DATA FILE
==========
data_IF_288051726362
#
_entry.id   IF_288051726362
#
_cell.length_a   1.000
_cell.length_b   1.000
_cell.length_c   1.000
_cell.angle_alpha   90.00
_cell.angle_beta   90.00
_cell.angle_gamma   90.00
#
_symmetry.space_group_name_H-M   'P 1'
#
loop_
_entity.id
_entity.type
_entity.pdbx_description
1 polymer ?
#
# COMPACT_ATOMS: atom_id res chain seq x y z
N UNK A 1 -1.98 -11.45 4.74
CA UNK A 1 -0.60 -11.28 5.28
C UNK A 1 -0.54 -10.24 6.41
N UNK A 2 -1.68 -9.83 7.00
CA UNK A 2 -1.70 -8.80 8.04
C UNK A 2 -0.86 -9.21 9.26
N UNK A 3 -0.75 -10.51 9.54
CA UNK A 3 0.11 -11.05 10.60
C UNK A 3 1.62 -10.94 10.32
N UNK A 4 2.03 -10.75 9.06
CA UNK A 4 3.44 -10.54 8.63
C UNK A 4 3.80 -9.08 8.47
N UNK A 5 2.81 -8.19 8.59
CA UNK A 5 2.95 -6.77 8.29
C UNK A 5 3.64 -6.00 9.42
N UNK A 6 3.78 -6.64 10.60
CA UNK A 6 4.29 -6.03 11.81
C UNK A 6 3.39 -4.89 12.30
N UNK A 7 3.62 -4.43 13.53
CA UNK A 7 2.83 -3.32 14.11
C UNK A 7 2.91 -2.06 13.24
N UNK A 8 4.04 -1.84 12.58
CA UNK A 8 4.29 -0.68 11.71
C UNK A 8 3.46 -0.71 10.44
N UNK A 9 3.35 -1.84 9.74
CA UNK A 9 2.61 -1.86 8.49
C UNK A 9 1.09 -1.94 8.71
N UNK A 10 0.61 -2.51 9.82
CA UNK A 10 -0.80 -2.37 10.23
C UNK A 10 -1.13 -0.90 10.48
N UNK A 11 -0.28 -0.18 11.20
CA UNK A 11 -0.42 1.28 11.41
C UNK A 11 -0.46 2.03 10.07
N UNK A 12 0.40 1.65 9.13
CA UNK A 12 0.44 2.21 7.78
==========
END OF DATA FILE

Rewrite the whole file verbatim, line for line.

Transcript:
data_IF_288051726362
#
_entry.id   IF_288051726362
#
_cell.length_a   1.000
_cell.length_b   1.000
_cell.length_c   1.000
_cell.angle_alpha   90.00
_cell.angle_beta   90.00
_cell.angle_gamma   90.00
#
_symmetry.space_group_name_H-M   'P 1'
#
loop_
_entity.id
_entity.type
_entity.pdbx_description
1 polymer ?
#
# COMPACT_ATOMS: atom_id res chain seq x y z
N UNK A 1 -1.98 -11.45 4.74
CA UNK A 1 -0.60 -11.28 5.28
C UNK A 1 -0.54 -10.24 6.41
N UNK A 2 -1.68 -9.83 7.00
CA UNK A 2 -1.70 -8.80 8.04
C UNK A 2 -0.86 -9.21 9.26
N UNK A 3 -0.75 -10.51 9.54
CA UNK A 3 0.11 -11.05 10.60
C UNK A 3 1.62 -10.94 10.32
N UNK A 4 2.03 -10.75 9.06
CA UNK A 4 3.44 -10.54 8.63
C UNK A 4 3.80 -9.08 8.47
N UNK A 5 2.81 -8.19 8.59
CA UNK A 5 2.95 -6.77 8.29
C UNK A 5 3.64 -6.00 9.42
N UNK A 6 3.78 -6.64 10.60
CA UNK A 6 4.29 -6.03 11.81
C UNK A 6 3.39 -4.89 12.30
N UNK A 7 3.62 -4.43 13.53
CA UNK A 7 2.83 -3.32 14.11
C UNK A 7 2.91 -2.06 13.24
N UNK A 8 4.04 -1.84 12.58
CA UNK A 8 4.29 -0.68 11.71
C UNK A 8 3.46 -0.71 10.44
N UNK A 9 3.35 -1.84 9.74
CA UNK A 9 2.61 -1.86 8.49
C UNK A 9 1.09 -1.94 8.71
N UNK A 10 0.61 -2.51 9.82
CA UNK A 10 -0.80 -2.37 10.23
C UNK A 10 -1.13 -0.90 10.48
N UNK A 11 -0.28 -0.18 11.20
CA UNK A 11 -0.42 1.28 11.41
C UNK A 11 -0.46 2.03 10.07
N UNK A 12 0.40 1.65 9.13
CA UNK A 12 0.44 2.21 7.78